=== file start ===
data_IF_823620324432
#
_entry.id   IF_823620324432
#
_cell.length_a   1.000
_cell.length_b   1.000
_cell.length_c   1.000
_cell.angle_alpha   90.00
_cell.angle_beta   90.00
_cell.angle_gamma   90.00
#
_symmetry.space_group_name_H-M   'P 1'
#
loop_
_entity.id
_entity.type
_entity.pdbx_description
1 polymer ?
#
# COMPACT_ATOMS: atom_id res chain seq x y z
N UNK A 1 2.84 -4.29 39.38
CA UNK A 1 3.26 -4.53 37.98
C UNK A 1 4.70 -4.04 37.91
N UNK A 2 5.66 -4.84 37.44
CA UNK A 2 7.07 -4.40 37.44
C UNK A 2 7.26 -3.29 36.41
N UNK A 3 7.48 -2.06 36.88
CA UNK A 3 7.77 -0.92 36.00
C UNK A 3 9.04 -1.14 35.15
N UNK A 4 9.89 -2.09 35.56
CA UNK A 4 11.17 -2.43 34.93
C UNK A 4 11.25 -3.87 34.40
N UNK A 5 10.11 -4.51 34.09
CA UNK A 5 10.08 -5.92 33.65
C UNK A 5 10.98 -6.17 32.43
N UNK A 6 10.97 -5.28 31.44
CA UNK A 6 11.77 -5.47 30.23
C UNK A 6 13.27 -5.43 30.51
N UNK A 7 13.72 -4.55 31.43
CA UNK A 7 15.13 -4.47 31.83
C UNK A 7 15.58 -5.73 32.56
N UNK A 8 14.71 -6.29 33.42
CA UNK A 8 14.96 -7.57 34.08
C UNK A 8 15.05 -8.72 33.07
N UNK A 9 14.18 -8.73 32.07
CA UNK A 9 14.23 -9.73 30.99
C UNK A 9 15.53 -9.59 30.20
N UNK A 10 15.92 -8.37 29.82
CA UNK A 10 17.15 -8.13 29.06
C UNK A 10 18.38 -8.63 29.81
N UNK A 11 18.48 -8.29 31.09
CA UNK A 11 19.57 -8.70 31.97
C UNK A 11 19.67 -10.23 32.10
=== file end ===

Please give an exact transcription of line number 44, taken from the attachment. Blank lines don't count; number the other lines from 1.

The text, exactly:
C UNK A 8 15.05 -8.72 33.07